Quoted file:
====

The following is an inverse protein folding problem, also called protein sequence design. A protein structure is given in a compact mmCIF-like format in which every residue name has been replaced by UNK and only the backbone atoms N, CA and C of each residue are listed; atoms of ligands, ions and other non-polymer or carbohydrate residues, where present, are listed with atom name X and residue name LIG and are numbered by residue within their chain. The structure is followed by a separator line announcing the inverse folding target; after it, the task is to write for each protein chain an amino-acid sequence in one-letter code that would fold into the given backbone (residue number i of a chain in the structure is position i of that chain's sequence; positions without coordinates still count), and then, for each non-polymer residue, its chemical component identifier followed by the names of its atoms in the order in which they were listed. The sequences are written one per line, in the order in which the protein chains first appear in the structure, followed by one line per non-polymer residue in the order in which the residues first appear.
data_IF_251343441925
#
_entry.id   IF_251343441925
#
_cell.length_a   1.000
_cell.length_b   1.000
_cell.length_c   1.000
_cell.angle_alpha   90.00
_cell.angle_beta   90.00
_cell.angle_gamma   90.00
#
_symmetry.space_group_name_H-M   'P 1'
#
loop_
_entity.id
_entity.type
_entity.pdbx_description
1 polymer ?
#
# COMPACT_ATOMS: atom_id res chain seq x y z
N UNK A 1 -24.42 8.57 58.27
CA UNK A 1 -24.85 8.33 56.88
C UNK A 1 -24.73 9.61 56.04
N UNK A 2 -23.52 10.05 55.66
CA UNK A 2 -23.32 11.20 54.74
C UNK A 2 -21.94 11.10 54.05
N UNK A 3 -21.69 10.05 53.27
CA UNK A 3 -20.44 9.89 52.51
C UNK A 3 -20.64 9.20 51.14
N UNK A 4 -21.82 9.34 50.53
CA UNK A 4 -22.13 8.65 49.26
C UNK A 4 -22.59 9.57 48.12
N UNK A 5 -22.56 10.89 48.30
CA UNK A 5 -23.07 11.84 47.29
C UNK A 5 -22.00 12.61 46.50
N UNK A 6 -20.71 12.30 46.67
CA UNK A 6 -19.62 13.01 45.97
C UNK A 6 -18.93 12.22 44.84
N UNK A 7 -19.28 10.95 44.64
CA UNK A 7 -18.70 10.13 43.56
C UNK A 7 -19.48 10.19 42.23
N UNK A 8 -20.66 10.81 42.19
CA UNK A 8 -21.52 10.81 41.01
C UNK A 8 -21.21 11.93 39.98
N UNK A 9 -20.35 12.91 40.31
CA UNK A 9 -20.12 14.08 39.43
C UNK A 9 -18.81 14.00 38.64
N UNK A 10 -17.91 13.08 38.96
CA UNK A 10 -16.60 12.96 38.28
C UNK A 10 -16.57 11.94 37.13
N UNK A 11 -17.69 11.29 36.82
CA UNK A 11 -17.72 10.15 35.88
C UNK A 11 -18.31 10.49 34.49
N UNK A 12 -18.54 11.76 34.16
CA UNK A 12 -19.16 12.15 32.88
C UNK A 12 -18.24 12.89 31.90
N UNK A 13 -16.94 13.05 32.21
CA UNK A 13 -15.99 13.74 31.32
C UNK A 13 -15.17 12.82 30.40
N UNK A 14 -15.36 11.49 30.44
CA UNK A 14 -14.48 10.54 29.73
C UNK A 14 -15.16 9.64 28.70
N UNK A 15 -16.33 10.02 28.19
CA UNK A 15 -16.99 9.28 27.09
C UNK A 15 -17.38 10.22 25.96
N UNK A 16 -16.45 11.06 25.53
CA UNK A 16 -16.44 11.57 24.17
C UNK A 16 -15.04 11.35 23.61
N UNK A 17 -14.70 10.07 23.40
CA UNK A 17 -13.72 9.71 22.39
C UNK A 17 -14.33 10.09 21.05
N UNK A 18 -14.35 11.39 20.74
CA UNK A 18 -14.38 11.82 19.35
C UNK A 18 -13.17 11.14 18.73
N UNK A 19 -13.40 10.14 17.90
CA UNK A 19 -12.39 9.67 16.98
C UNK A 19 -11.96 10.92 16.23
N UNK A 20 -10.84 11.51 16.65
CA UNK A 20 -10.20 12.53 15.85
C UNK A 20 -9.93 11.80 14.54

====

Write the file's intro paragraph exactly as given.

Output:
The following is an inverse protein folding problem, also called protein sequence design. A protein structure is given in a compact mmCIF-like format in which every residue name has been replaced by UNK and only the backbone atoms N, CA and C of each residue are listed; atoms of ligands, ions and other non-polymer or carbohydrate residues, where present, are listed with atom name X and residue name LIG and are numbered by residue within their chain. The structure is followed by a separator line announcing the inverse folding target; after it, the task is to write for each protein chain an amino-acid sequence in one-letter code that would fold into the given backbone (residue number i of a chain in the structure is position i of that chain's sequence; positions without coordinates still count), and then, for each non-polymer residue, its chemical component identifier followed by the names of its atoms in the order in which they were listed. The sequences are written one per line, in the order in which the protein chains first appear in the structure, followed by one line per non-polymer residue in the order in which the residues first appear.